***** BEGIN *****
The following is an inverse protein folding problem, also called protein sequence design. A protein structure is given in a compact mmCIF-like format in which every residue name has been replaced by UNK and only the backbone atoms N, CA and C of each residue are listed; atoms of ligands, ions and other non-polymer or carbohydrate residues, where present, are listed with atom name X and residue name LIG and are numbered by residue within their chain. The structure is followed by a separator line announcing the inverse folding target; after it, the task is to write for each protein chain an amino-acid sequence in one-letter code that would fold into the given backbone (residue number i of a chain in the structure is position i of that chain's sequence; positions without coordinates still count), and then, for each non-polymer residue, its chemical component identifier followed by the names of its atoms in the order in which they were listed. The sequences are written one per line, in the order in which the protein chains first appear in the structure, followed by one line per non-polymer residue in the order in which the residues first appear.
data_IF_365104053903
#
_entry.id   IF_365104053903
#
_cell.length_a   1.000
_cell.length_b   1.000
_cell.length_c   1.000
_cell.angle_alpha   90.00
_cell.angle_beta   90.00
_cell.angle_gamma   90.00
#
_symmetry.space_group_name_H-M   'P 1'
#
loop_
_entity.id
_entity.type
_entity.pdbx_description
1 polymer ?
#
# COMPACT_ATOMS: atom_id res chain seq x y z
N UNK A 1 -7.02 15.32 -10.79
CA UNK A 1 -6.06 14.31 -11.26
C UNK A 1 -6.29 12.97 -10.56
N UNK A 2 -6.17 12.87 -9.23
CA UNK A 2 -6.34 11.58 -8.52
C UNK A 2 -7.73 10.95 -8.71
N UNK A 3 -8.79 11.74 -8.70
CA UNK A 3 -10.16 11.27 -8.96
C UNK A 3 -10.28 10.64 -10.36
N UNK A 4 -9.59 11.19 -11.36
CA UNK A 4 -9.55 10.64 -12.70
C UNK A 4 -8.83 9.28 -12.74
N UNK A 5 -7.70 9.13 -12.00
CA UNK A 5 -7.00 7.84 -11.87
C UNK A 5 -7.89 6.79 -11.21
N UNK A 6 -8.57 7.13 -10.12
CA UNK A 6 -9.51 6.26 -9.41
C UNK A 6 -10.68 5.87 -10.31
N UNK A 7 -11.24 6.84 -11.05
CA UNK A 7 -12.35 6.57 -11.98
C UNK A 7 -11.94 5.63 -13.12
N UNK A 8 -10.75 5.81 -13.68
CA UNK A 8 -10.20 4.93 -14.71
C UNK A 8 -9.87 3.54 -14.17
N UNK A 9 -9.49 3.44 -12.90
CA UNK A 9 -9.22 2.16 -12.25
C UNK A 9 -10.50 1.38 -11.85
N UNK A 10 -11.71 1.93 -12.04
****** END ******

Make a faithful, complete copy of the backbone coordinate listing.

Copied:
The following is an inverse protein folding problem, also called protein sequence design. A protein structure is given in a compact mmCIF-like format in which every residue name has been replaced by UNK and only the backbone atoms N, CA and C of each residue are listed; atoms of ligands, ions and other non-polymer or carbohydrate residues, where present, are listed with atom name X and residue name LIG and are numbered by residue within their chain. The structure is followed by a separator line announcing the inverse folding target; after it, the task is to write for each protein chain an amino-acid sequence in one-letter code that would fold into the given backbone (residue number i of a chain in the structure is position i of that chain's sequence; positions without coordinates still count), and then, for each non-polymer residue, its chemical component identifier followed by the names of its atoms in the order in which they were listed. The sequences are written one per line, in the order in which the protein chains first appear in the structure, followed by one line per non-polymer residue in the order in which the residues first appear.
data_IF_365104053903
#
_entry.id   IF_365104053903
#
_cell.length_a   1.000
_cell.length_b   1.000
_cell.length_c   1.000
_cell.angle_alpha   90.00
_cell.angle_beta   90.00
_cell.angle_gamma   90.00
#
_symmetry.space_group_name_H-M   'P 1'
#
loop_
_entity.id
_entity.type
_entity.pdbx_description
1 polymer ?
#
# COMPACT_ATOMS: atom_id res chain seq x y z
N UNK A 1 -7.02 15.32 -10.79
CA UNK A 1 -6.06 14.31 -11.26
C UNK A 1 -6.29 12.97 -10.56
N UNK A 2 -6.17 12.87 -9.23
CA UNK A 2 -6.34 11.58 -8.52
C UNK A 2 -7.73 10.95 -8.71
N UNK A 3 -8.79 11.74 -8.70
CA UNK A 3 -10.16 11.27 -8.96
C UNK A 3 -10.28 10.64 -10.36
N UNK A 4 -9.59 11.19 -11.36
CA UNK A 4 -9.55 10.64 -12.70
C UNK A 4 -8.83 9.28 -12.74
N UNK A 5 -7.70 9.13 -12.00
CA UNK A 5 -7.00 7.84 -11.87
C UNK A 5 -7.89 6.79 -11.21
N UNK A 6 -8.57 7.13 -10.12
CA UNK A 6 -9.51 6.26 -9.41
C UNK A 6 -10.68 5.87 -10.31
N UNK A 7 -11.24 6.84 -11.05
CA UNK A 7 -12.35 6.57 -11.98
C UNK A 7 -11.94 5.63 -13.12
N UNK A 8 -10.75 5.81 -13.68
CA UNK A 8 -10.20 4.93 -14.71
C UNK A 8 -9.87 3.54 -14.17
N UNK A 9 -9.49 3.44 -12.90
CA UNK A 9 -9.22 2.16 -12.25
C UNK A 9 -10.50 1.38 -11.85
N UNK A 10 -11.71 1.93 -12.04